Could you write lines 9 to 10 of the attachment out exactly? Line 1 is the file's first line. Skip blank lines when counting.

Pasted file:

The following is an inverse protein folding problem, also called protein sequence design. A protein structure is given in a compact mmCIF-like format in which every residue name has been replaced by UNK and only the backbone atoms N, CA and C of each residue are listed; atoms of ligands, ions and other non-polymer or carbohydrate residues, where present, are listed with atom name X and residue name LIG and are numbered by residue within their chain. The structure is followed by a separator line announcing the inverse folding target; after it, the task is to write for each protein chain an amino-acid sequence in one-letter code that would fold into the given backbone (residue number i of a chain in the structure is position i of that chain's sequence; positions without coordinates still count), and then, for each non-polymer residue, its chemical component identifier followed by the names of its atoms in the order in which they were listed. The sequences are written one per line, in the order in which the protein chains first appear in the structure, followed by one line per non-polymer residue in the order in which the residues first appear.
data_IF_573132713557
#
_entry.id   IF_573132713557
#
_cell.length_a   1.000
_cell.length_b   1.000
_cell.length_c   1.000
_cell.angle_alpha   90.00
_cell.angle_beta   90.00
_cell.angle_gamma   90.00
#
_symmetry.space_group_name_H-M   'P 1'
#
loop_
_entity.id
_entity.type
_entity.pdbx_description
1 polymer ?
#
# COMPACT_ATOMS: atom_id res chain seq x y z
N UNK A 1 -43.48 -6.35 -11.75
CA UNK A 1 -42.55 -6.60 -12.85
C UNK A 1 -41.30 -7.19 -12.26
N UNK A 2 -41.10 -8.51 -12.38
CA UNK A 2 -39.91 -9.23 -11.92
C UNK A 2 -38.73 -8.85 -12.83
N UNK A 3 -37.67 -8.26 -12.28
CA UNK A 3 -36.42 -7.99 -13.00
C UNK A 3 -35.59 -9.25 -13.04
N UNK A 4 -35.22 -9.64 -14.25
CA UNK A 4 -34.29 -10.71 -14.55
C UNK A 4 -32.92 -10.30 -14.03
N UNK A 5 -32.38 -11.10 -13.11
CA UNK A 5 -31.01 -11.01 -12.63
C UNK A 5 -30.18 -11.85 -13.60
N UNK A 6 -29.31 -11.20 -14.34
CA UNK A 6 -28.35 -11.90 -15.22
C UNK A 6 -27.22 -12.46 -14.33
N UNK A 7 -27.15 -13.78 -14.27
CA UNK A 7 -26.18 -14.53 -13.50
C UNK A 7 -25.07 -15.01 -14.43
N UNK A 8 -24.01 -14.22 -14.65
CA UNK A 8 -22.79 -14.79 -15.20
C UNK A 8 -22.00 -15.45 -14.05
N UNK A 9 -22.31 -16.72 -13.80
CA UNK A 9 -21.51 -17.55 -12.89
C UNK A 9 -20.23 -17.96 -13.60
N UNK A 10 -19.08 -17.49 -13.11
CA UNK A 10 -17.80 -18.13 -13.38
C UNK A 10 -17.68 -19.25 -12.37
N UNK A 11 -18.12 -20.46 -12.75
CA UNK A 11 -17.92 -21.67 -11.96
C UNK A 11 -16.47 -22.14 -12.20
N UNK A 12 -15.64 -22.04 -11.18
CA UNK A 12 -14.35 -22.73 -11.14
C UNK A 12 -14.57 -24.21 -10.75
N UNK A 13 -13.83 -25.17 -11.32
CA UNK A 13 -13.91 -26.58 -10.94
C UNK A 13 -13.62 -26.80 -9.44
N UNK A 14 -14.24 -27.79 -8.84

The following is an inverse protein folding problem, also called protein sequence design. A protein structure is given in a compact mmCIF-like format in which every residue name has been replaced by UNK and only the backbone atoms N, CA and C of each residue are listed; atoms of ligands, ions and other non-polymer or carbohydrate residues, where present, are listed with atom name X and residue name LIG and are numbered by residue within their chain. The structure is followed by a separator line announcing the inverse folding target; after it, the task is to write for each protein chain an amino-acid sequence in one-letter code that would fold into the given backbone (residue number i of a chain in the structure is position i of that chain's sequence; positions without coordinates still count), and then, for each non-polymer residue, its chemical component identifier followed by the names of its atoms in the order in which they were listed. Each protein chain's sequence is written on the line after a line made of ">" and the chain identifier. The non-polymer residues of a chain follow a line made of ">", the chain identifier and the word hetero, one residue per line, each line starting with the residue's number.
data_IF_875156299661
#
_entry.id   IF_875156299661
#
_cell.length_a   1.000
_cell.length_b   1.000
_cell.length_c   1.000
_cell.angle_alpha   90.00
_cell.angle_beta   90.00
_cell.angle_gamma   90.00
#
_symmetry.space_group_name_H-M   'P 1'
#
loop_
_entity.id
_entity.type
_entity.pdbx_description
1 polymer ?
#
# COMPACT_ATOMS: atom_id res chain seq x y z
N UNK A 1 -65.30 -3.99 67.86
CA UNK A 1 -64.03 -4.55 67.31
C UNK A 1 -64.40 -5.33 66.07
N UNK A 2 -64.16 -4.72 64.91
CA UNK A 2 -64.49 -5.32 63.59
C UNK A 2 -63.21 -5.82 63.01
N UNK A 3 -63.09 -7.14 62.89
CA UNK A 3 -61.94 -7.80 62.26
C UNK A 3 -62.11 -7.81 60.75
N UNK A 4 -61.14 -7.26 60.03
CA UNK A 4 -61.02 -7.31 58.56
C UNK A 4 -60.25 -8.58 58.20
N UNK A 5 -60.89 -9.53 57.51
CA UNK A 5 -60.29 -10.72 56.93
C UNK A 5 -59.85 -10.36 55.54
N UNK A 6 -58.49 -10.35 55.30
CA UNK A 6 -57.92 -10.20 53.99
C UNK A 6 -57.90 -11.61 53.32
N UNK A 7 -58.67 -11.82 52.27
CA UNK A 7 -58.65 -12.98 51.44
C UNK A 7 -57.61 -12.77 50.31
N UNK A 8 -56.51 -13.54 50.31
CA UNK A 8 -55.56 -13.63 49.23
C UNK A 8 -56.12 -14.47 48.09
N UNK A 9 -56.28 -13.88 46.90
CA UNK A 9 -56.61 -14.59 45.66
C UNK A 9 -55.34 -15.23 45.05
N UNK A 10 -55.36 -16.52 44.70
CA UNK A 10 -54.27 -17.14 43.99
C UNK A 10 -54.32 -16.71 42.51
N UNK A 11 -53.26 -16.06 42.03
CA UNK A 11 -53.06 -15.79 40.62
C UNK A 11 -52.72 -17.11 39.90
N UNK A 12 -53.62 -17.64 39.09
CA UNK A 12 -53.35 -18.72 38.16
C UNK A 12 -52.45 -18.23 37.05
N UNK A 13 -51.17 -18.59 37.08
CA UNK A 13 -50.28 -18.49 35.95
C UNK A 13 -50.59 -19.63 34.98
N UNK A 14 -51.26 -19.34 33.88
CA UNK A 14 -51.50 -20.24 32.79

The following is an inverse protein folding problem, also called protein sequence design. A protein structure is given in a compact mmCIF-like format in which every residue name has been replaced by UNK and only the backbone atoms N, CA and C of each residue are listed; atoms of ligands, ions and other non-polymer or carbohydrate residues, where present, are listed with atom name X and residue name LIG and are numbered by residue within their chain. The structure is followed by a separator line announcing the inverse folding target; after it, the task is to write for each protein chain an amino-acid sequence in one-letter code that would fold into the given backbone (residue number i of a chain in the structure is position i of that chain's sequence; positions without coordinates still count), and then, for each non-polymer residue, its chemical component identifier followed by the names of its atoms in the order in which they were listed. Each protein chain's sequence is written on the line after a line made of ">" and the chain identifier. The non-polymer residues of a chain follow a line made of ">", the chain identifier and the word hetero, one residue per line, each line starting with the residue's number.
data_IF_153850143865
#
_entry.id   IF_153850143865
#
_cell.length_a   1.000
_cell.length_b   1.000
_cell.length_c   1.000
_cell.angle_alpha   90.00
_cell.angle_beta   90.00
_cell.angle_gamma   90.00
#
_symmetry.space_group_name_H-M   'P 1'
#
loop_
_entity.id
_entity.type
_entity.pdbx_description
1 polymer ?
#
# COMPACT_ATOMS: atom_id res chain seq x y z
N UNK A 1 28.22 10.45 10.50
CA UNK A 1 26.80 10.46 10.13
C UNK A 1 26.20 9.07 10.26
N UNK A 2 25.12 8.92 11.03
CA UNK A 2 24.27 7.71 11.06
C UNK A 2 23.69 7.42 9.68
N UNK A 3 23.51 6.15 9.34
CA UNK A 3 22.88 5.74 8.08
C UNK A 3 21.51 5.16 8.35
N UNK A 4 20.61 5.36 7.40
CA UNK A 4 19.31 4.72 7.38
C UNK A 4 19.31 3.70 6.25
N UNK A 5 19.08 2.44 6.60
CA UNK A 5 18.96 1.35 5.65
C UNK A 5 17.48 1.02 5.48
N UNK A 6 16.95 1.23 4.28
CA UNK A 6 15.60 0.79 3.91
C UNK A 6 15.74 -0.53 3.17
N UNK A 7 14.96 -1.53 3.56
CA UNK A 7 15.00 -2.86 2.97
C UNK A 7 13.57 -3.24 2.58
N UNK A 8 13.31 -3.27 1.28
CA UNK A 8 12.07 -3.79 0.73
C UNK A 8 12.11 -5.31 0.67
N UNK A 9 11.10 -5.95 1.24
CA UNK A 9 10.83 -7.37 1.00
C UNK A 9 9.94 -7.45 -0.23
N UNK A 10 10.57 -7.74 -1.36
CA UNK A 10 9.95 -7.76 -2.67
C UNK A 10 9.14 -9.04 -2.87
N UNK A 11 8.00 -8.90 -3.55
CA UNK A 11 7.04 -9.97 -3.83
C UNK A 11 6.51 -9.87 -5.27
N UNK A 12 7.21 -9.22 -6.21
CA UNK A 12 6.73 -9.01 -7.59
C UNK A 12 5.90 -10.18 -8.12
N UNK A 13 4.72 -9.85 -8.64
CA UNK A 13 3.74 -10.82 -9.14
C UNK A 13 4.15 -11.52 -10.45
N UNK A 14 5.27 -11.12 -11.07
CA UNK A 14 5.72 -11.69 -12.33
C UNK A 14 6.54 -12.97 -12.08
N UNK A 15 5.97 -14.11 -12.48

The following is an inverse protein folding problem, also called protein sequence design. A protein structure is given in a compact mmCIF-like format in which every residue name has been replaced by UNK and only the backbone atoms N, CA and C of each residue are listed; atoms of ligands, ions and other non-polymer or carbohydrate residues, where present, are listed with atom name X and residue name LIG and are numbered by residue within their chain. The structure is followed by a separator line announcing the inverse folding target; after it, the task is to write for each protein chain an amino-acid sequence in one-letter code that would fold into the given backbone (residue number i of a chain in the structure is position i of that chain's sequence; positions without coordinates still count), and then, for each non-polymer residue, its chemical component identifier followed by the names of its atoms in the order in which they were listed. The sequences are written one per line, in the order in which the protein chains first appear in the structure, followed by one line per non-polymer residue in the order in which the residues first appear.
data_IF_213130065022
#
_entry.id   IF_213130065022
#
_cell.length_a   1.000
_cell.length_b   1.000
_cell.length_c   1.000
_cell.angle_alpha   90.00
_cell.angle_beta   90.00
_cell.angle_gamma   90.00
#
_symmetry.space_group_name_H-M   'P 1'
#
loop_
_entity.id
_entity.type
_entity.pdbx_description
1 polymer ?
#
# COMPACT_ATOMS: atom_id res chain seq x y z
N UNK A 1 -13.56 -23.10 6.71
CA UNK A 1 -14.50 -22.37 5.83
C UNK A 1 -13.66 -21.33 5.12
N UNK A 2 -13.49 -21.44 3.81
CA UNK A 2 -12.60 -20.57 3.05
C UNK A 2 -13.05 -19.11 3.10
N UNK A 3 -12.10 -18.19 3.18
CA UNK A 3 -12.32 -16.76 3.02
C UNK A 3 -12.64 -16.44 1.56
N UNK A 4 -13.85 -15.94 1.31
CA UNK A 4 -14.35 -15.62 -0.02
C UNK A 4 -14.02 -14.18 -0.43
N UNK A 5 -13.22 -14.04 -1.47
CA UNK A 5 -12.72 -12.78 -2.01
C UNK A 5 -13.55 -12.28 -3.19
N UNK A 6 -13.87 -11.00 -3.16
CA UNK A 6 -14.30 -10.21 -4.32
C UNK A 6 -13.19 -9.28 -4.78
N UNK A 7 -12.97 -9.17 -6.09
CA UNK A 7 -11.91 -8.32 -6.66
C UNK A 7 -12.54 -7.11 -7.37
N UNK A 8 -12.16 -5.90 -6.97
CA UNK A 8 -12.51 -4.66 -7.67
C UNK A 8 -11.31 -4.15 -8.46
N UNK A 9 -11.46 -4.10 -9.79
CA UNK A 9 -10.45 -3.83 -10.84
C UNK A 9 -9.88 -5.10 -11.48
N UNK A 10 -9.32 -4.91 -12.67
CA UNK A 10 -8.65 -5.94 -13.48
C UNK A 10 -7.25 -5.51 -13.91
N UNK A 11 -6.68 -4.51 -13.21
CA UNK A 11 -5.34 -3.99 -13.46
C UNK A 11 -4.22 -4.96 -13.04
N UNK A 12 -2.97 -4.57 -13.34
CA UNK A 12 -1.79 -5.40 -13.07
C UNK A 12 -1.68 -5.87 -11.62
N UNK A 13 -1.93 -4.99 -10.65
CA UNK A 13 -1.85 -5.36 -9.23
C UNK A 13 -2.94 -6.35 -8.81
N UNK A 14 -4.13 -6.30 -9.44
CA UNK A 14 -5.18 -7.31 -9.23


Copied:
_cell.angle_alpha   90.00
_cell.angle_beta   90.00